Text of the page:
• First Film Competition  
  • GNCR Award  
  • International Competition


Mieko Azuma

The character of a German woman writer, about whom we know precious little, apart
from the fact that her mother is losing her memory, goes to Hiroshima during the
commemoration of the bombing. Guided by a young Japanese translator, she meets
witnesses and residents, but just like Resnais or Suwa, she fails to gauge anything
other than the distance separating her from the place she finds herself in and from
the motive for going there in the first place. We see here that Meiko Azuma’s
ambition for her first film is considerable, as she confronts this story and similar ones
made before hers. Yet if, from the evidence before us, we can see that this young
film-maker rises to her challenge to a remarkable degree, it is because she
succeeds in interweaving two realities in a precise and delicate manner. On the one
hand, beyond any translation, there is the bitter acknowledgement of an impossible
division: shot and counter shot follow on from each other, irreversible and without
any continuity. One language cannot translate into another, particularly when imbued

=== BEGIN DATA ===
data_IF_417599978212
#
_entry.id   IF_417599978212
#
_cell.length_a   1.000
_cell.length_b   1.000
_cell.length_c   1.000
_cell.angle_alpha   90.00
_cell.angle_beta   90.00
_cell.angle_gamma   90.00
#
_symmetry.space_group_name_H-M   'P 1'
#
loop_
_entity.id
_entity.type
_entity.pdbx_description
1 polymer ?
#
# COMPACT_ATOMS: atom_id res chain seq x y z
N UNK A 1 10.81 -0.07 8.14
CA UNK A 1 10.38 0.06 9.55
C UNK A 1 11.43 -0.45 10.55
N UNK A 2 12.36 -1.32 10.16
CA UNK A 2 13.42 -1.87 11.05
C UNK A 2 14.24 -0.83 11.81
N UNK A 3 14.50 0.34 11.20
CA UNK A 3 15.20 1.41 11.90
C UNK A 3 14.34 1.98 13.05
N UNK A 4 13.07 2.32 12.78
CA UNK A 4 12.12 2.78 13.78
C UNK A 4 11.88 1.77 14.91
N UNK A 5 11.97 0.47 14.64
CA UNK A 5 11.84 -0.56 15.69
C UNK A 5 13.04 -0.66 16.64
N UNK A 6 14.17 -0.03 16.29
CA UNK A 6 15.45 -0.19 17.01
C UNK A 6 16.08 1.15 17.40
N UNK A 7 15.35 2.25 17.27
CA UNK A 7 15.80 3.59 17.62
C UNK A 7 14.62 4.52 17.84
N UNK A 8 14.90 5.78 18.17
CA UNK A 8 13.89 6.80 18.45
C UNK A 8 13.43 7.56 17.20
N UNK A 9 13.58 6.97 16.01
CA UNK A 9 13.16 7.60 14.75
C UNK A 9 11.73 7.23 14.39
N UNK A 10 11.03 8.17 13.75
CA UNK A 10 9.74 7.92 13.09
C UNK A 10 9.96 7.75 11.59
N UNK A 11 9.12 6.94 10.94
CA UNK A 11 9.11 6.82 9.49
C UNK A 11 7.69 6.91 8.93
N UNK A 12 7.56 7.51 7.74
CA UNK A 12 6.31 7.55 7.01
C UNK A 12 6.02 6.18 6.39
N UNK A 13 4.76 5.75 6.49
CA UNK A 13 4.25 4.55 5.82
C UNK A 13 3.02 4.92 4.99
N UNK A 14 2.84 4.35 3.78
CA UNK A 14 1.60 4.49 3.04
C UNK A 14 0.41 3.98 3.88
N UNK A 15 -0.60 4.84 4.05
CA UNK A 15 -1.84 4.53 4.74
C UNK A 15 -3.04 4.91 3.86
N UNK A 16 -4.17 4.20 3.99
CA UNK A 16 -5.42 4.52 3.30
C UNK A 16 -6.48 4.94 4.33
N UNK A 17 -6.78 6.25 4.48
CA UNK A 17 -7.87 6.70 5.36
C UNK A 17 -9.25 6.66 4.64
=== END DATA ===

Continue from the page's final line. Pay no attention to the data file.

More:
with past experiences and pain. On the other hand, the film soberly describes life
in Hiroshima today, which goes on amidst an unostentatious mourning, subdued
and almost invisible. We sometimes abandon the writer so as to follow a taxi driver
and his son or the journey of a bus driver after his working day. Sliding from
documentary to acted scenes in a disturbing, tenuous way, Azuma invents her own
cinematographic language which evokes both the difficulty of transmission and the
need to use obstacles in order to reinforce the path of memory. (JPR)

  • First Film Competition  
  • GNCR Award  
  • International Competition

Technical sheet


Version originale
Japonais, allemand, anglais
Berthold Kröker
Yoshihito Takahashi
Gerhard Auer, Magnus Pflüger
Mieko Azuma

Sylvana Krappatsch et Hirota Otsuka

If… Productions
if… Cinema